Senate Unanimously Votes To Ban TikTok On Government Devices | Eastern North Carolina Now

    Publisher's Note: This post appears here courtesy of the The Daily Wire. The author of this post is Dillon Burroughs.

    The Senate unanimously passed a bill that would ban the use of TikTok on government devices amid growing national security concerns over the Chinese-owned social media platform.

    The No TikTok on Government Devices Act, introduced by Sen. Josh Hawley (R-MO), was passed late Wednesday.

    "TikTok is a Trojan Horse for the Chinese Communist Party. It's a major security risk to the United States, and until it is forced to sever ties with China completely, it has no place on government devices," Hawley said in a statement on Thursday. "States across the U.S. are banning TikTok on government devices. It's time for Joe Biden and the Democrats to help do the same."

    The bill will need to be passed in the House and signed by President Joe Biden to become law.

    FBI Director Christopher Wray noted TikTok's security concerns during a speech at the University of Michigan's Gerald R. Ford School of Public Policy earlier this month.

    "All of these things are in the hands of a government that doesn't share our values, and that has a mission that's very much at odds with what's in the best interests of the United States. That should concern us," Wray said.

    The Senate action comes as several states have banned TikTok from state-issued devices. The Daily Wire previously noted the three most recent states to take precautions against TikTok, with separate orders announced Tuesday and Wednesday by the governors of Alabama, Iowa, and North Dakota.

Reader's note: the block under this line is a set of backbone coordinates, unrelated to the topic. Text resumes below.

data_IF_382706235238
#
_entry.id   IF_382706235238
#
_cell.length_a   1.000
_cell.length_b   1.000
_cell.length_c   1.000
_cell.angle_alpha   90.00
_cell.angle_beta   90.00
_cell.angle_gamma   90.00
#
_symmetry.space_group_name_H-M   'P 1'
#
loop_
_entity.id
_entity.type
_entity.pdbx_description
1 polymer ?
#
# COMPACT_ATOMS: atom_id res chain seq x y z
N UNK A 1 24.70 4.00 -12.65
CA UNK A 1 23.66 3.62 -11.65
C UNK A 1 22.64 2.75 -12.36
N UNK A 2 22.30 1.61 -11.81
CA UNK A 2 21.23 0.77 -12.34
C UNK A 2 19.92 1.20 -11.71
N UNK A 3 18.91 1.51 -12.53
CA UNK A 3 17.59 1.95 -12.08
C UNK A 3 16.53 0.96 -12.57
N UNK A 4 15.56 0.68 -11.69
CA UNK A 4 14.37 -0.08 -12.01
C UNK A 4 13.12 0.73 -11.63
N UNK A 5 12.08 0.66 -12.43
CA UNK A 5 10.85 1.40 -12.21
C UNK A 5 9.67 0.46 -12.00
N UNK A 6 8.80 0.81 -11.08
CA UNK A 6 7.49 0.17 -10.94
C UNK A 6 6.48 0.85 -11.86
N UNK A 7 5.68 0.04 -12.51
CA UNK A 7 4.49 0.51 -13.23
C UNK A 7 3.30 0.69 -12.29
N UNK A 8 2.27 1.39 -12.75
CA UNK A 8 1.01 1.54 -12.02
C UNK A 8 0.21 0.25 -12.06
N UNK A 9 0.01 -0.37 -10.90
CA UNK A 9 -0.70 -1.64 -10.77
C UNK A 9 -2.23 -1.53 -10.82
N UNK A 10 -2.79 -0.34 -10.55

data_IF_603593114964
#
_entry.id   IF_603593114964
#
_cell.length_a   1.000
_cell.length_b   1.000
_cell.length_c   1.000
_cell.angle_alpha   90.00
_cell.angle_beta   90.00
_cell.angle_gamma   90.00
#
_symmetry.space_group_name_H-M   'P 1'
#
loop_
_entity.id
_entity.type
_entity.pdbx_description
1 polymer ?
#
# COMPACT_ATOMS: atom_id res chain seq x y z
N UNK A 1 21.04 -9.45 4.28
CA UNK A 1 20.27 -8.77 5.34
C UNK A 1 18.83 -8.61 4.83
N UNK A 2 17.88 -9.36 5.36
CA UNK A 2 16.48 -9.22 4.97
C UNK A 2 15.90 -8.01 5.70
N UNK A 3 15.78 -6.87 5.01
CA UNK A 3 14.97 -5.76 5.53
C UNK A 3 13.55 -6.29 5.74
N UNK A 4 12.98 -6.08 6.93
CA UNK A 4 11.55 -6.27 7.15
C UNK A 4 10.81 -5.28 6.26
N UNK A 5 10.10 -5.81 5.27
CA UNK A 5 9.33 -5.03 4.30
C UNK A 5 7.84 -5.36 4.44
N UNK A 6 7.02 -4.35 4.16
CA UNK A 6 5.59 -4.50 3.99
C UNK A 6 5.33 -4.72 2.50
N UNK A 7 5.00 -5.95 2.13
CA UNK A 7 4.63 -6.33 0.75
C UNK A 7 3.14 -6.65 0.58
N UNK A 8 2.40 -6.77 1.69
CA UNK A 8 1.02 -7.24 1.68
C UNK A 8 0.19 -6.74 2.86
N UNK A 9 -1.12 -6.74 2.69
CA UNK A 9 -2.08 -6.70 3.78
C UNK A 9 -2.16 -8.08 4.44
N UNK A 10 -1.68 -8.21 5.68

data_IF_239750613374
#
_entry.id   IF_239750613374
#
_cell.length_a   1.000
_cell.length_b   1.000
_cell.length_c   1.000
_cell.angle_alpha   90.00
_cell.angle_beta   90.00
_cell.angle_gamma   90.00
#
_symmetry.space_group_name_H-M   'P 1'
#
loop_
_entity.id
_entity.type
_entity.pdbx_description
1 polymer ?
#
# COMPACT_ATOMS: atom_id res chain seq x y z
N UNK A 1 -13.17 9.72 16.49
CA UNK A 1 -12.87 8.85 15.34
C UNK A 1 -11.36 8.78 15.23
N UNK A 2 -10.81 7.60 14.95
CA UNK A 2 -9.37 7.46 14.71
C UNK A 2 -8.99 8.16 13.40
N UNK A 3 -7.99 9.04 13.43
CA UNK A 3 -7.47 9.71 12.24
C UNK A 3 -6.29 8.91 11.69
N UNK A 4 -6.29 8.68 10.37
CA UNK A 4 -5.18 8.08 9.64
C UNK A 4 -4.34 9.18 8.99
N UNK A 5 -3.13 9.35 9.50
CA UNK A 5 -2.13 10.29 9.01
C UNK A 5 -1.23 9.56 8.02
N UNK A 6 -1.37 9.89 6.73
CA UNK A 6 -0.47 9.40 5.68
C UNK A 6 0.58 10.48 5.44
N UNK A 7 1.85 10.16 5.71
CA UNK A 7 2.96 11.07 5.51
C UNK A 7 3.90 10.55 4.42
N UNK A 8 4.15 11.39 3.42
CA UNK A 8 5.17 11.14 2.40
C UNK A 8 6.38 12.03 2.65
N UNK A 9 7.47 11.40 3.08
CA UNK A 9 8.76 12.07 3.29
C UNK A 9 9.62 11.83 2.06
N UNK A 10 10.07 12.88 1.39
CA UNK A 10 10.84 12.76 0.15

Nebraska Republican Gov. Pete Ricketts was the first state leader to ban the app on state devices in August 2020. South Dakota Republican Governor Kristi Noem blocked the app in November, with several additional GOP-led states following.

    Other states that have enacted likeminded TikTok bans include Maryland, Oklahoma, South Carolina, Texas, and Utah. At least ten states now have bans in place, with others considering similar policies.

    A group of bipartisan lawmakers is also leading a drive to completely ban the use of TikTok nationwide.

    Sen. Marco Rubio (R-FL) introduced the legislation in the Senate this month. Reps. Mike Gallagher (R-WI) and Raja Krishnamoorthi (D-IL) introduced companion legislation in the House.

    "The bipartisan ANTI-SOCIAL CCP Act is a strong step in protecting our nation from the nefarious digital surveillance and influence operations of totalitarian regimes," Krishnamoorthi said in a statement.

    Former President Donald Trump signed an executive order to ban TikTok in 2020. The order was never implemented following legal hurdles. Biden revoked it in June 2021, replacing it with his own directive to protect the data of Americans from foreign adversaries.

    TikTok has more than 100 million users in the U.S. It has been one of the most popular apps in both the Apple App Store and Google Play.
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